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Don't Ask, Don't Tell

President Bush, who claimed to be a "uniter not a divider," has decided that the White House isn't going to entertain any more questions from Democrats about how his administration is spending taxpayer dollars, The Washington Post reported. That decision, conveyed via e-mail to the staff of House and Senate Appropriations Committees, stunned Democrats and scholars. The question that led the White House to take such drastic measures was how much did the administration spend making and installing the "Mission Accomplished" banner for Bush's May 1 speech aboard the USS Abraham Lincoln, the Post said. Bush has said the Navy, not the White House, put up the sign.

"I have not heard of anything like that happening before," said Norman Ornstein, a congressional specialist at the American Enterprise Institute. "This is obviously an excuse to avoid providing information about some of the things the Democrats are asking for."

Posted 11-11-2003 12:15 PM EDT

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Gore Critical of Bush's 'Secrecy and Deception'

The Bush administration is exploiting the 2001 terrorist attacks in order to justify suspending domestic freedoms, while creating a government built on "secrecy and deception," said Al Gore in a Nov. 9 speech. He also urged Congress to repeal the Patriot Act, a law that allows federal agents to "sneak and peek" at citizens' private records; enter citizens' homes in secret; and hold citizens indefinitely without access to legal counsel or a hearing before a judge, The Washington Post reported

In addition, Gore challenged the Bush administration to "immediately stop its policy of indefinitely detaining American citizens without charges," a reference to the administration's policy of using "enemy combatant" status to justify holding U.S. citizens.

Posted 11-10-2003 4:23 PM EDT

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9/11 Panel Backs Off White House Subpoena

The independent panel probing the Sept. 11, 2001, terrorist attacks has decided not to subpoena the White House to obtain records related to the attacks, The Wall Street Journal (subscription required) reported. Instead, the National Commission on Terrorist Attacks Upon the United States will rely on negotiations, which may yield quicker access to the classified documents, the Journal said. The panel wants access to documents such as CIA briefings to President Bush during the months prior to the attacks. If negotiations with the White House reach an impasse, the panel may well vote to issue a subpoena.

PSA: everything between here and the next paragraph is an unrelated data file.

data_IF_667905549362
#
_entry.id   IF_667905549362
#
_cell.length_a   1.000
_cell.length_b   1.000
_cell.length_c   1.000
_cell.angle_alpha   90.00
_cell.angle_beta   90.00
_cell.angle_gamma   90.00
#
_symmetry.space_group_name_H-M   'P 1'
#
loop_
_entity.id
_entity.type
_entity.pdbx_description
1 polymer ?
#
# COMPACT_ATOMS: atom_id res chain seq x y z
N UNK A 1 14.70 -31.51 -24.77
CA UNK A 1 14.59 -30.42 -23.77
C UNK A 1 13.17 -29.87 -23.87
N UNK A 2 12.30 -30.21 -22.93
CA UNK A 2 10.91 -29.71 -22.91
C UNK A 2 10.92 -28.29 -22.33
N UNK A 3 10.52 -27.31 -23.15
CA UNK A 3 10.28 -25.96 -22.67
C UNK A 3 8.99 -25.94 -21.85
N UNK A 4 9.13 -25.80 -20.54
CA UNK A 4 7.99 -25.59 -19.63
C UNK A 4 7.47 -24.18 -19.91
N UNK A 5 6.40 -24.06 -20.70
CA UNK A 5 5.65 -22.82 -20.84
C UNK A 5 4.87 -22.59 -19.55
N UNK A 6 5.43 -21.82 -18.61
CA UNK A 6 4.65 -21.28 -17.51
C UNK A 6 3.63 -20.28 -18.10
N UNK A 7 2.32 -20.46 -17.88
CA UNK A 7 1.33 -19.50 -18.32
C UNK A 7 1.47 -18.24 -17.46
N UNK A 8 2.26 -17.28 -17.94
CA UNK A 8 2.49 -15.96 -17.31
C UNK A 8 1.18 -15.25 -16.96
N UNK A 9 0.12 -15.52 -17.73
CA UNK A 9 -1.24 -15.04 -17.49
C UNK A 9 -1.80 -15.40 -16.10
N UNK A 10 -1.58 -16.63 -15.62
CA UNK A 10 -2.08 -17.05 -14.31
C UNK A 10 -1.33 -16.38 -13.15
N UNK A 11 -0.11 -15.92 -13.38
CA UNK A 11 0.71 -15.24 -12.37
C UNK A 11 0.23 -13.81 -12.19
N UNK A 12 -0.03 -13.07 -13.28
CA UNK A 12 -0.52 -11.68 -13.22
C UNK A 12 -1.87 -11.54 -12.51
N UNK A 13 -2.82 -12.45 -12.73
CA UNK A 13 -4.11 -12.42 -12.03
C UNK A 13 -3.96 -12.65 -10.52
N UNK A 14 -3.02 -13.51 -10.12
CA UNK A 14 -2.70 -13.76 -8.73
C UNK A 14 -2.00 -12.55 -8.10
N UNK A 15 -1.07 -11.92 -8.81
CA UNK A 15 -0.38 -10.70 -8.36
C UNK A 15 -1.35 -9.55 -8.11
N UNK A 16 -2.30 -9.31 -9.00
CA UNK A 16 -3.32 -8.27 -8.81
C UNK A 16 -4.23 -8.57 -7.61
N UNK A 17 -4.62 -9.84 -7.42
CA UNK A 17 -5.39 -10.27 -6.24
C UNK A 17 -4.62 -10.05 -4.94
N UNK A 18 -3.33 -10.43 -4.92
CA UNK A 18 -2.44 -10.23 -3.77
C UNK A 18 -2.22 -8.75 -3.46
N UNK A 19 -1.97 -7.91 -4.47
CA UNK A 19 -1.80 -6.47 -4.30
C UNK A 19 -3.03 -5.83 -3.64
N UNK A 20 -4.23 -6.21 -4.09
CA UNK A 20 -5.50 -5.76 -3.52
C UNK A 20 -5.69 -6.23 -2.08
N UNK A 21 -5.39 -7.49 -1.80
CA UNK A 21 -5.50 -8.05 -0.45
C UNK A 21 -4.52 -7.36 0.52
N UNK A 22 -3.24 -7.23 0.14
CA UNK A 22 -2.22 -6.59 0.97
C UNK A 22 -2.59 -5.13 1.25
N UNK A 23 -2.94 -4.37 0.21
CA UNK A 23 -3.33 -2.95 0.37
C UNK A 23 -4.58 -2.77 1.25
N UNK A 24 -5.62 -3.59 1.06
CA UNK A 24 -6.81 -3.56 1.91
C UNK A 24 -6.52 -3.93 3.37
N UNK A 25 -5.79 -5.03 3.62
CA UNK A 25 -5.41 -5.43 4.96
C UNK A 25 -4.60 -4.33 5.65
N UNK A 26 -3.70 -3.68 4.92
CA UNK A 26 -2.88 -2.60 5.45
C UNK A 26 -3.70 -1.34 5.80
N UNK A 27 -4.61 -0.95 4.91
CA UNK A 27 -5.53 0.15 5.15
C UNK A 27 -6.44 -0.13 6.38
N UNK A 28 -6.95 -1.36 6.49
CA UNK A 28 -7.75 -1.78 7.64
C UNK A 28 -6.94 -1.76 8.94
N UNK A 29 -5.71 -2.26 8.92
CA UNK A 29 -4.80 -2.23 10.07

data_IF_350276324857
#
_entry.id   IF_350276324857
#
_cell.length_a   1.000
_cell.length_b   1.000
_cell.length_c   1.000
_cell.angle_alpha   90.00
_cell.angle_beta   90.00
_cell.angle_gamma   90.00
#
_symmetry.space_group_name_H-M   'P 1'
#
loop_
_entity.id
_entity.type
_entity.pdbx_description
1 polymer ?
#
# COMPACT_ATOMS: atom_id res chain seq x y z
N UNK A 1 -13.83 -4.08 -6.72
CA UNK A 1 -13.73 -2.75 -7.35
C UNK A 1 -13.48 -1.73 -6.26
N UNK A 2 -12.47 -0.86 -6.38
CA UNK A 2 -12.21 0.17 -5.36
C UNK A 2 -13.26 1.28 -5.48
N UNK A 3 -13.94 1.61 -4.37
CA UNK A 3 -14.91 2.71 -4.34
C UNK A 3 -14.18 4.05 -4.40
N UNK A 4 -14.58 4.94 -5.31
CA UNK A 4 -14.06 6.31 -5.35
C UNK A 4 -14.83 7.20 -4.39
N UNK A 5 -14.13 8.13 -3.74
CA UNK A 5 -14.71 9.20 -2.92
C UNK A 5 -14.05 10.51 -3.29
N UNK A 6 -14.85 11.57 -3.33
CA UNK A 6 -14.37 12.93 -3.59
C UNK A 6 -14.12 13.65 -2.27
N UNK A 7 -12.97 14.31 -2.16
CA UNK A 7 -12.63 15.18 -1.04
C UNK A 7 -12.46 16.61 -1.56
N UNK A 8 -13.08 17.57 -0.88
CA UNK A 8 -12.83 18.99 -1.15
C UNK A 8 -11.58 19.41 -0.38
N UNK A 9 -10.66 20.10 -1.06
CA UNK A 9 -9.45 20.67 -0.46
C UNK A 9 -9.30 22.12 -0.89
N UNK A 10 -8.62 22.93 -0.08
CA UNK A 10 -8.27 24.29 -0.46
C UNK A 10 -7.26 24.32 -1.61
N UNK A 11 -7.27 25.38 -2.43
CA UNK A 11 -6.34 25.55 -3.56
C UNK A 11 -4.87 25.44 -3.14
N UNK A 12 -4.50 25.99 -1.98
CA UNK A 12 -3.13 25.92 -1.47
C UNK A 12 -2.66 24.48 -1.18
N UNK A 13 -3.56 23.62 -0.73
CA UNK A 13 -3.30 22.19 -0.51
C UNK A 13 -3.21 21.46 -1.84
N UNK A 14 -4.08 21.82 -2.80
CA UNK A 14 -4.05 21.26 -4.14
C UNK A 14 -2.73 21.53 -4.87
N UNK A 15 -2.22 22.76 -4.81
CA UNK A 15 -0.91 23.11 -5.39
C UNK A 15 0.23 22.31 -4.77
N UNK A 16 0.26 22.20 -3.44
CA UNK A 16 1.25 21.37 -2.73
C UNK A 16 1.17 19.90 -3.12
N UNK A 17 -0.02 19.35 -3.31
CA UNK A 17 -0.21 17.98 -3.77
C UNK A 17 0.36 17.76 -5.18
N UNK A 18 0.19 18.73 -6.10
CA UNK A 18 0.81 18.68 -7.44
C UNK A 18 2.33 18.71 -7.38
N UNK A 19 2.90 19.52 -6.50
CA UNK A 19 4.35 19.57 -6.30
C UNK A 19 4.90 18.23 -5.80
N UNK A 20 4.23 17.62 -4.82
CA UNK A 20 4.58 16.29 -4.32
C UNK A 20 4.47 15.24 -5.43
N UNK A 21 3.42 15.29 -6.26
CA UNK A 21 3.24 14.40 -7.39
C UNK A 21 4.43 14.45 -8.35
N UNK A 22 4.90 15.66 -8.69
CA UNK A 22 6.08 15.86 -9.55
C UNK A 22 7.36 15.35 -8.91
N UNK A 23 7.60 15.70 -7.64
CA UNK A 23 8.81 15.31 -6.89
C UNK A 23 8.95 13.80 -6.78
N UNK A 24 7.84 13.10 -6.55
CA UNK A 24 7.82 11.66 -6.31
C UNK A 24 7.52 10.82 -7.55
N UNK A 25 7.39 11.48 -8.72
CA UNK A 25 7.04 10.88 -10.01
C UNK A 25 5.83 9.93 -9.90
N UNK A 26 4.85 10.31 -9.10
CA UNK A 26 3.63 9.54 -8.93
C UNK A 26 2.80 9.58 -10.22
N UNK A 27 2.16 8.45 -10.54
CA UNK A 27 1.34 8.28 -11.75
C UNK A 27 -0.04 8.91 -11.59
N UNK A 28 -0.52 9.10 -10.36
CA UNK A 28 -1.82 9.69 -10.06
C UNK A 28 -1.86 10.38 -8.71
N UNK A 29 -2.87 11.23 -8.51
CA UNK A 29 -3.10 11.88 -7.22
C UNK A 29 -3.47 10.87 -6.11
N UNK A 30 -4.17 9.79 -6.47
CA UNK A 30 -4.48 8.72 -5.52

Meanwhile, the commission voted to subpoena the North American Aerospace Defense Command for records pertaining to the scrambling of jet fighters on the day of the hijackings, the Journal said.

Posted 11-10-2003 3:49 PM EDT

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Bush Administration Secrecy Bearing Fruit

The results of the Bush administration's secret energy strategy meetings dating back to when President Bush first took office have been "policies that broadly favor industry -- including big campaign contributors -- at the expense of the environment and public health, a New York Times editorial said. Last week, the Environmental Protection Agency demonstrated another example of that bias when it decided to drop investigations into more than 140 power plants, refineries and other industrial sites suspected of violating the Clean Air Act, the Times said.

Public Citizen reported last month that a high-ranking Bush appointee at EPA misled lawmakers when he told them that weakening an air quality rule would not affect EPA's litigation against companies that violated the Clean Air Act.

Posted 11-10-2003 3:24 PM EDT

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Congress Slashes Yucca Mountain Secrecy Provision

Congress denied a request of the U.S. Energy Department to tighten the agency's control of information about the proposed Yucca Mountain nuclear waste repository, the Associated Press reported. In drafting the final version of the 2004 defense bill, House and Senate negotiators stripped from the bill a section that would have expanded the agency's power to keep certain unclassified information secret. The bill passed the House Nov. 7 and the Senate was expected to pass the bill this week.

If the language had not been removed, the Energy Department could have kept from the public information about possible security risks to Yucca Mountain and nuclear waste shipping routes.

Posted 11-10-2003 3:03 PM EDT

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